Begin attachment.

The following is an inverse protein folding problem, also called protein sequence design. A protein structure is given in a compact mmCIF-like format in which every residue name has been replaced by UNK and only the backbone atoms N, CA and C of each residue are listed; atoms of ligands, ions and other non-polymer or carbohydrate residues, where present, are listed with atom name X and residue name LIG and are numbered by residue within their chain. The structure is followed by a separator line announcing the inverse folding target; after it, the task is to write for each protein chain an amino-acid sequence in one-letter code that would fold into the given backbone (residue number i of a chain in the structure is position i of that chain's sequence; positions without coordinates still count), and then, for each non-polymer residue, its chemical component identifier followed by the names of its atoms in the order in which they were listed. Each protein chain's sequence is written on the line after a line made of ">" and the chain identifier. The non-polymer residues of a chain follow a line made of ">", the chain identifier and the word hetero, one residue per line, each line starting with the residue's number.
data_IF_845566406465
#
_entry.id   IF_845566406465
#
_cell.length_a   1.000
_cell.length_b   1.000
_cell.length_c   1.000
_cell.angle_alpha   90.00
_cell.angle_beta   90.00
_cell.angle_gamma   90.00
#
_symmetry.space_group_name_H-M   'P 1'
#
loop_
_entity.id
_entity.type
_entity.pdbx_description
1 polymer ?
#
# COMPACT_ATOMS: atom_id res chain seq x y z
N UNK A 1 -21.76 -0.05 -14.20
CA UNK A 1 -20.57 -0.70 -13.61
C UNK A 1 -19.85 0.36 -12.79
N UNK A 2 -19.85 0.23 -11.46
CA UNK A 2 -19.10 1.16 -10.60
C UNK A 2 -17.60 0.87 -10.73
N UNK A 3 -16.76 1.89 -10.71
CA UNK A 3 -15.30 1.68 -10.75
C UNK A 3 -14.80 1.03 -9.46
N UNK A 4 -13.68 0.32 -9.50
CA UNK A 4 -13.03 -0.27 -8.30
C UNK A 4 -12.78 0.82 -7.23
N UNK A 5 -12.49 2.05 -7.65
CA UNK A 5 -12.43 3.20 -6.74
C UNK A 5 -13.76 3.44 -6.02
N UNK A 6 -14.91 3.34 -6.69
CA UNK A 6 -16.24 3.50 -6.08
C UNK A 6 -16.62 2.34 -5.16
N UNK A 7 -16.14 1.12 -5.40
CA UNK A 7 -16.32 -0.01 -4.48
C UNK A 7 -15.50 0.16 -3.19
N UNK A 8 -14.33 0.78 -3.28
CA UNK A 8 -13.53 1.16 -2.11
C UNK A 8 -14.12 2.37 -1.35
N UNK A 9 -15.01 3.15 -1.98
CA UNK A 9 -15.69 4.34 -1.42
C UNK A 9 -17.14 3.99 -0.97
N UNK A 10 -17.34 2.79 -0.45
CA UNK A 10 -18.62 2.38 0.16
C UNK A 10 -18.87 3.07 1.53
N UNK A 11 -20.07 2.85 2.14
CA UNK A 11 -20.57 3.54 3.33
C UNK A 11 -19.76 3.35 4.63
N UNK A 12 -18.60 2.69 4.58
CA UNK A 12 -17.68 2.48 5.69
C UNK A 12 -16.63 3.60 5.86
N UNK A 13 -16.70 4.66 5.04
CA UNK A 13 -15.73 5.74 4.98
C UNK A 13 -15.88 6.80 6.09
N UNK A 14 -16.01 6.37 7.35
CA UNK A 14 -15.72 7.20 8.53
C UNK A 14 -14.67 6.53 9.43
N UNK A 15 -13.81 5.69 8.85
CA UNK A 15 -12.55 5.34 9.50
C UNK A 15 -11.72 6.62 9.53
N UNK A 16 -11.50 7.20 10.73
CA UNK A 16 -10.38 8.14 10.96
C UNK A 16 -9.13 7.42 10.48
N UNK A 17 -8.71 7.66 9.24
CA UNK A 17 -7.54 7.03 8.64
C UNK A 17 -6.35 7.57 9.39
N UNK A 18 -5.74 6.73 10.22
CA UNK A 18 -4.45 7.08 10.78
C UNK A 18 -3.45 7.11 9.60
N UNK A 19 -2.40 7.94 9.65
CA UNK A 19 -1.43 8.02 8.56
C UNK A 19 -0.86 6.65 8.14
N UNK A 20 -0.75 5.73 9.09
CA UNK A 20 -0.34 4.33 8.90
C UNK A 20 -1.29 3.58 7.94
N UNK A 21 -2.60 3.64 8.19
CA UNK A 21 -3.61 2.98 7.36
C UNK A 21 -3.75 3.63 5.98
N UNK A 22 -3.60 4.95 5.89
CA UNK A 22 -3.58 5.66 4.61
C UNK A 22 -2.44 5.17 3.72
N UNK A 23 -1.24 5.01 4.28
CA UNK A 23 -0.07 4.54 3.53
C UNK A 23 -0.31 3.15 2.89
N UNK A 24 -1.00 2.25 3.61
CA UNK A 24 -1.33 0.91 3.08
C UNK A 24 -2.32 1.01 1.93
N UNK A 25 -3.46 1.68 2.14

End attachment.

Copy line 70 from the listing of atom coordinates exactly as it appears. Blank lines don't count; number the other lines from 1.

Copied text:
N UNK A 17 -8.71 7.66 9.24